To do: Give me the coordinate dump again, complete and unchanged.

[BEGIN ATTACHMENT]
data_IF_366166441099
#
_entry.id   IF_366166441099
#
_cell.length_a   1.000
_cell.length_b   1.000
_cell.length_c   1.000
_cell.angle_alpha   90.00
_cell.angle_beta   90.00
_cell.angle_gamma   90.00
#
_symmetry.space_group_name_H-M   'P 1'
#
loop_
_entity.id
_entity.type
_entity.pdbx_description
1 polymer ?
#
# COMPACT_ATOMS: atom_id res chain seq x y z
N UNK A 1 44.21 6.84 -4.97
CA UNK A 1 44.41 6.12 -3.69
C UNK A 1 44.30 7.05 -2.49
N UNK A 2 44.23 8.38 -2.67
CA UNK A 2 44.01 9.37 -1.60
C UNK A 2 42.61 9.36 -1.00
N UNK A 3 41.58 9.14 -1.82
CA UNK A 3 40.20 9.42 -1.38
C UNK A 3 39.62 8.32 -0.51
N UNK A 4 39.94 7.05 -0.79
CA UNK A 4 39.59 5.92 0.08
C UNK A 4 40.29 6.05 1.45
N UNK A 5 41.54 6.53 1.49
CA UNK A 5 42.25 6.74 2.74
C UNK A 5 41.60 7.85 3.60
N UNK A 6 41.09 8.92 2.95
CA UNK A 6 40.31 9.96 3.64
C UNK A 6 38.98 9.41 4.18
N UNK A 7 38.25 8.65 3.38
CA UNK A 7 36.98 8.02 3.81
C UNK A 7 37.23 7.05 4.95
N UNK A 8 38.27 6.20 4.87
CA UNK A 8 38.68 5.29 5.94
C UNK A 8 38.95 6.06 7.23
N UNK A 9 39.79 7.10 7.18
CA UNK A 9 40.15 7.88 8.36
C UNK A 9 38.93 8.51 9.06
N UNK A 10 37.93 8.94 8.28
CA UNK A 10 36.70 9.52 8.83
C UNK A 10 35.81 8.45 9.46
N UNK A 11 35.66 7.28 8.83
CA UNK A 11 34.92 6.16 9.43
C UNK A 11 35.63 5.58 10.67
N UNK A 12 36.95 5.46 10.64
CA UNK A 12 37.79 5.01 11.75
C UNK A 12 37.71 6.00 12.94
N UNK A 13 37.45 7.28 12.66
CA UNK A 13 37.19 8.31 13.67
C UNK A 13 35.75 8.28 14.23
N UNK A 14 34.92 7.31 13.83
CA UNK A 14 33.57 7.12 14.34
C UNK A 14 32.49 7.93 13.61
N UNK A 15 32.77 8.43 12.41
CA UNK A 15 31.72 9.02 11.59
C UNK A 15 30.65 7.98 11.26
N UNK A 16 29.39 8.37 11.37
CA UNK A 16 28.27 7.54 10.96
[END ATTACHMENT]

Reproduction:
data_IF_366166441099
#
_entry.id   IF_366166441099
#
_cell.length_a   1.000
_cell.length_b   1.000
_cell.length_c   1.000
_cell.angle_alpha   90.00
_cell.angle_beta   90.00
_cell.angle_gamma   90.00
#
_symmetry.space_group_name_H-M   'P 1'
#
loop_
_entity.id
_entity.type
_entity.pdbx_description
1 polymer ?
#
# COMPACT_ATOMS: atom_id res chain seq x y z
N UNK A 1 44.21 6.84 -4.97
CA UNK A 1 44.41 6.12 -3.69
C UNK A 1 44.30 7.05 -2.49
N UNK A 2 44.23 8.38 -2.67
CA UNK A 2 44.01 9.37 -1.60
C UNK A 2 42.61 9.36 -1.00
N UNK A 3 41.58 9.14 -1.82
CA UNK A 3 40.20 9.42 -1.38
C UNK A 3 39.62 8.32 -0.51
N UNK A 4 39.94 7.05 -0.79
CA UNK A 4 39.59 5.92 0.08
C UNK A 4 40.29 6.05 1.45
N UNK A 5 41.54 6.53 1.49
CA UNK A 5 42.25 6.74 2.74
C UNK A 5 41.60 7.85 3.60
N UNK A 6 41.09 8.92 2.95
CA UNK A 6 40.31 9.96 3.64
C UNK A 6 38.98 9.41 4.18
N UNK A 7 38.25 8.65 3.38
CA UNK A 7 36.98 8.02 3.81
C UNK A 7 37.23 7.05 4.95
N UNK A 8 38.27 6.20 4.87
CA UNK A 8 38.68 5.29 5.94
C UNK A 8 38.95 6.06 7.23
N UNK A 9 39.79 7.10 7.18
CA UNK A 9 40.15 7.88 8.36
C UNK A 9 38.93 8.51 9.06
N UNK A 10 37.93 8.94 8.28
CA UNK A 10 36.70 9.52 8.83
C UNK A 10 35.81 8.45 9.46
N UNK A 11 35.66 7.28 8.83
CA UNK A 11 34.92 6.16 9.43
C UNK A 11 35.63 5.58 10.67
N UNK A 12 36.95 5.46 10.64
CA UNK A 12 37.79 5.01 11.75
C UNK A 12 37.71 6.00 12.94
N UNK A 13 37.45 7.28 12.66
CA UNK A 13 37.19 8.31 13.67
C UNK A 13 35.75 8.28 14.23
N UNK A 14 34.92 7.31 13.83
CA UNK A 14 33.57 7.12 14.34
C UNK A 14 32.49 7.93 13.61
N UNK A 15 32.77 8.43 12.41
CA UNK A 15 31.72 9.02 11.59
C UNK A 15 30.65 7.98 11.26
N UNK A 16 29.39 8.37 11.37
CA UNK A 16 28.27 7.54 10.96